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Report: 'Bankrupt' FEG cancels K-1 World Grand Prix

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Fighting and Entertainment Group (FEG), the parent company behind the DREAM mixed martial arts promotion and K-1 kickboxing organization, might be setting up shop next to the Salvation Army this holiday season looking for a few bucks as you jam the local shopping mall.

That's because Simon Rutz from "It's Showtime" today (Oct. 17, 2011) posted a message on his official website claiming FEG was "technically bankrupt" and canceling its upcoming K-1 World Grand Prix:

FEG, the parent company of the former K-1 brand, is technically bankrupt. The name K-1 lays now at the Japanese company Barbizon. There are 2 serious parties now, which try to pull the K-1 brand name towards themselves and place this in a new company.

This year there will be no K-1 Final Elimination and K-1 World Grand Prix Final for the following reasons:

-It's currently unknown which investor gets Mr. Ishii's signature

-There's not enough time left to organize such a big event

-The visas for the fighters to travel to China haven't been arranged and these are essential to be able to fight there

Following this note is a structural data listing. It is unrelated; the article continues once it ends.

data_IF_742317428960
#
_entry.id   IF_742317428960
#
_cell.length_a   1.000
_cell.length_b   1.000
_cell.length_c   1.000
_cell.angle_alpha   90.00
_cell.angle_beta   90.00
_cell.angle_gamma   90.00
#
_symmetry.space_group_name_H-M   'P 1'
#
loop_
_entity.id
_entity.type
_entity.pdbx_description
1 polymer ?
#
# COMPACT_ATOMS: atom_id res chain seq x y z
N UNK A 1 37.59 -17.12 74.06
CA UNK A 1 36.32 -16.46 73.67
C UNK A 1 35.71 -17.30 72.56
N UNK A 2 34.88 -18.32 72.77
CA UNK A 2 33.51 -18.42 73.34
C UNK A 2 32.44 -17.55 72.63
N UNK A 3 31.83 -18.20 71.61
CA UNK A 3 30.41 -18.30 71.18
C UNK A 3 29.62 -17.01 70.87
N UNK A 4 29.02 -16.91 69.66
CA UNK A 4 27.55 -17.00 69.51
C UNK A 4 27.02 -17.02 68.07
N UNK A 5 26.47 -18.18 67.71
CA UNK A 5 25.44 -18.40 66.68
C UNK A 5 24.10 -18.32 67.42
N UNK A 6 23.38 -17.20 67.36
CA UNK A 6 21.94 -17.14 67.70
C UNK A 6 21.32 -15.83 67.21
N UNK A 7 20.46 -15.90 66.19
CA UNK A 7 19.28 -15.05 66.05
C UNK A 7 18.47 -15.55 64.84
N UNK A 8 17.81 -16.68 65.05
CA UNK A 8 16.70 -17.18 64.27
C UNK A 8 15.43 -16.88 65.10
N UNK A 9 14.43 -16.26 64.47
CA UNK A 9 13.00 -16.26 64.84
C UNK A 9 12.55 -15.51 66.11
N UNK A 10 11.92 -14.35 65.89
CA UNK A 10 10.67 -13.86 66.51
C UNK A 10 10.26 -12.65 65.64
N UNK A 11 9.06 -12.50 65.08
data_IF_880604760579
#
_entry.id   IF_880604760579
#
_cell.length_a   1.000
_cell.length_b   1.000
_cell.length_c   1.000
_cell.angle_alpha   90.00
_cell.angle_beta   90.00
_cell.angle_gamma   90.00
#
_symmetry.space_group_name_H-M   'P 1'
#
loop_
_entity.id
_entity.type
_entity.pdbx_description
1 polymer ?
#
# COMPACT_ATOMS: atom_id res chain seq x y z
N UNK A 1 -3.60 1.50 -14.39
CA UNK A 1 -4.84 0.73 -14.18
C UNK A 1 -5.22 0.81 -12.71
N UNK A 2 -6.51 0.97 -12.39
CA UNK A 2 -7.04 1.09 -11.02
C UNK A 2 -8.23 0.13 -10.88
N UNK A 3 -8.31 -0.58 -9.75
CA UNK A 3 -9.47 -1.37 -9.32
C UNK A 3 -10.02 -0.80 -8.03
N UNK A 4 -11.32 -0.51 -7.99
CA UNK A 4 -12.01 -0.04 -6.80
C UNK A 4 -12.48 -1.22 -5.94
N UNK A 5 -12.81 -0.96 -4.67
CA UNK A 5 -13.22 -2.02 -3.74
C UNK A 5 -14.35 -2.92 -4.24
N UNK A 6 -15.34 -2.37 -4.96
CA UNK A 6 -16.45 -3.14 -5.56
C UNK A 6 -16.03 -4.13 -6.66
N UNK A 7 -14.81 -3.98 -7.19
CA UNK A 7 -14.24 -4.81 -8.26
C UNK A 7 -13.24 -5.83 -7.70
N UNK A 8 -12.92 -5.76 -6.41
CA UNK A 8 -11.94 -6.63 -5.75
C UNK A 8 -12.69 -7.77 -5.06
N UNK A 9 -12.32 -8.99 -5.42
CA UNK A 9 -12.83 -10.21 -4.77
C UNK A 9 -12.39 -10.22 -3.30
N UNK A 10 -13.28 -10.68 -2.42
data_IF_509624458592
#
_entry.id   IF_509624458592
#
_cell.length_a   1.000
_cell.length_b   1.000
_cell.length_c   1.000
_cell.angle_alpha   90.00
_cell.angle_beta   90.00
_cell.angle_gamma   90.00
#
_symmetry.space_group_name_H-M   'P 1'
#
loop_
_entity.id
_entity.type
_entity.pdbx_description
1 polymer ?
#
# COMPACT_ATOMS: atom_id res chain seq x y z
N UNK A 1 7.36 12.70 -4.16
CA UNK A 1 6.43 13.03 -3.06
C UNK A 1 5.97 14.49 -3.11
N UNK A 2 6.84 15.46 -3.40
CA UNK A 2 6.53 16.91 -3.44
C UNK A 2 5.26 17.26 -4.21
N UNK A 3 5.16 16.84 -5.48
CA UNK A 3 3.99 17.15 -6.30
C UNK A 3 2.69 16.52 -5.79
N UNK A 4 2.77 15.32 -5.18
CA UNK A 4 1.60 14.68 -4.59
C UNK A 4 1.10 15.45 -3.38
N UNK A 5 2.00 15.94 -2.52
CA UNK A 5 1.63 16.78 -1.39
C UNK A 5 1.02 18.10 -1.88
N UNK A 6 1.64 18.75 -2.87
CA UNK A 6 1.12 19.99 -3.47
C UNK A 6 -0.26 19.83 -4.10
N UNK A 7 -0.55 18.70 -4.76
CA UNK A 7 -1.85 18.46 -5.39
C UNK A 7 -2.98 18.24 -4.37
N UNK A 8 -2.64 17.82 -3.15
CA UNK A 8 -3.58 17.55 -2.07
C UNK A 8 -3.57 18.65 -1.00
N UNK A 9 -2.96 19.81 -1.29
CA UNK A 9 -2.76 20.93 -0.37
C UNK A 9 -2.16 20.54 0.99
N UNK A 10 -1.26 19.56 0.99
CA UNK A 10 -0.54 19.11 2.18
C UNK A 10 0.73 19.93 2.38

From next year there will be a new and healthy company that will work on the worldwide brand of K-1.

The oft-used term "K-1 level striker" may no longer carry the same meaning in today's landscape of cagefighting, as MMA fighters continue to evolve while kickboxers pound the pavement looking for a place to ply their trade.

Perhaps "The Reem" got out while the gettin' was good.

Alistair Overeem's crossover appeal helped attract MMA fans to the striking-only sport, but after capturing the world title in 2010, "Demolition Man" eventually abandoned his post at Strikeforce to assume an exclusive role with Ultimate Fighting Championship.

While K-1 has an extensive roster of popular and talented kickboxers, their inclusion in the "Final 16," scheduled to go down in less than two weeks at the Nanjing Olympic Sports Center Gymnasium in China, was speculative at best.

Fraser Coffeen has more:

With only two weeks until the show, tickets not on sale, fighters and managers publicly saying that they are off the show, and K-1's biggest partner gearing up to pull their fighters, it certainly seems like this is a done deal. I would expect K-1 will keep trying to pull it together and will resist officially cancelling until the last minute. Given their track record, don't be surprised if they actually cancel the Final 16, but still say a Final 8 will happen in December. But at this point, it's time to accept facts. The best kickboxing tournament in the world is over.

The future of K-1 depends largely on the ability to secure investors for the tried-and-true "under new management" approach. Whether or not that happens remains to be seen.

Stay tuned.

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